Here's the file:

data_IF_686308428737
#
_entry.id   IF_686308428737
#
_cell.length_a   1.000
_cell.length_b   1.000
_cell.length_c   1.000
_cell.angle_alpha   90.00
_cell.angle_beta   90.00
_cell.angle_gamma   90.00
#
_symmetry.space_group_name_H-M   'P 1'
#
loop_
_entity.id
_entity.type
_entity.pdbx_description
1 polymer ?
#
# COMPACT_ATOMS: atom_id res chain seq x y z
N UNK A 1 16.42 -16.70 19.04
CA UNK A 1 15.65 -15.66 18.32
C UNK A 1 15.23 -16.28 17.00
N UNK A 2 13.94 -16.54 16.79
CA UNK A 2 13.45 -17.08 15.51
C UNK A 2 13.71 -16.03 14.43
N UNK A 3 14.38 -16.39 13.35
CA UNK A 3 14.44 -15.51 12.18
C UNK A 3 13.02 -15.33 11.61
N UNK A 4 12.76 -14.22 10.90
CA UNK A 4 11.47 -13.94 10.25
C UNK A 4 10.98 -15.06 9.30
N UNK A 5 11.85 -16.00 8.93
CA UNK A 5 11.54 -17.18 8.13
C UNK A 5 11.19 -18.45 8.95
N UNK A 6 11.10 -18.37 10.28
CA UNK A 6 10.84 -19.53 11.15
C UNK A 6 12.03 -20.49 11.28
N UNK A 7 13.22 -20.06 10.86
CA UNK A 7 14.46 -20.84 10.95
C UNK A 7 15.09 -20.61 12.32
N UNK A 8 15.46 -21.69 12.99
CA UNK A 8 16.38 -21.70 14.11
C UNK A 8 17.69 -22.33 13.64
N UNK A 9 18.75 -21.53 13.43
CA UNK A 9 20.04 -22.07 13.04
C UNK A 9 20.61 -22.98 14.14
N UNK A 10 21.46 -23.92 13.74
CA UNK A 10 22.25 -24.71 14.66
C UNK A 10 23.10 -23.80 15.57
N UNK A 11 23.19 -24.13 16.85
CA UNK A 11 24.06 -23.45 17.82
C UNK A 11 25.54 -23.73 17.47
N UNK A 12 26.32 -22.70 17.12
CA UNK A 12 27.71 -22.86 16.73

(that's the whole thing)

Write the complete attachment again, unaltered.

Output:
data_IF_686308428737
#
_entry.id   IF_686308428737
#
_cell.length_a   1.000
_cell.length_b   1.000
_cell.length_c   1.000
_cell.angle_alpha   90.00
_cell.angle_beta   90.00
_cell.angle_gamma   90.00
#
_symmetry.space_group_name_H-M   'P 1'
#
loop_
_entity.id
_entity.type
_entity.pdbx_description
1 polymer ?
#
# COMPACT_ATOMS: atom_id res chain seq x y z
N UNK A 1 16.42 -16.70 19.04
CA UNK A 1 15.65 -15.66 18.32
C UNK A 1 15.23 -16.28 17.00
N UNK A 2 13.94 -16.54 16.79
CA UNK A 2 13.45 -17.08 15.51
C UNK A 2 13.71 -16.03 14.43
N UNK A 3 14.38 -16.39 13.35
CA UNK A 3 14.44 -15.51 12.18
C UNK A 3 13.02 -15.33 11.61
N UNK A 4 12.76 -14.22 10.90
CA UNK A 4 11.47 -13.94 10.25
C UNK A 4 10.98 -15.06 9.30
N UNK A 5 11.85 -16.00 8.93
CA UNK A 5 11.54 -17.18 8.13
C UNK A 5 11.19 -18.45 8.95
N UNK A 6 11.10 -18.37 10.28
CA UNK A 6 10.84 -19.53 11.15
C UNK A 6 12.03 -20.49 11.28
N UNK A 7 13.22 -20.06 10.86
CA UNK A 7 14.46 -20.84 10.95
C UNK A 7 15.09 -20.61 12.32
N UNK A 8 15.46 -21.69 12.99
CA UNK A 8 16.38 -21.70 14.11
C UNK A 8 17.69 -22.33 13.64
N UNK A 9 18.75 -21.53 13.43
CA UNK A 9 20.04 -22.07 13.04
C UNK A 9 20.61 -22.98 14.14
N UNK A 10 21.46 -23.92 13.74
CA UNK A 10 22.25 -24.71 14.66
C UNK A 10 23.10 -23.80 15.57
N UNK A 11 23.19 -24.13 16.85
CA UNK A 11 24.06 -23.45 17.82
C UNK A 11 25.54 -23.73 17.47
N UNK A 12 26.32 -22.70 17.12
CA UNK A 12 27.71 -22.86 16.73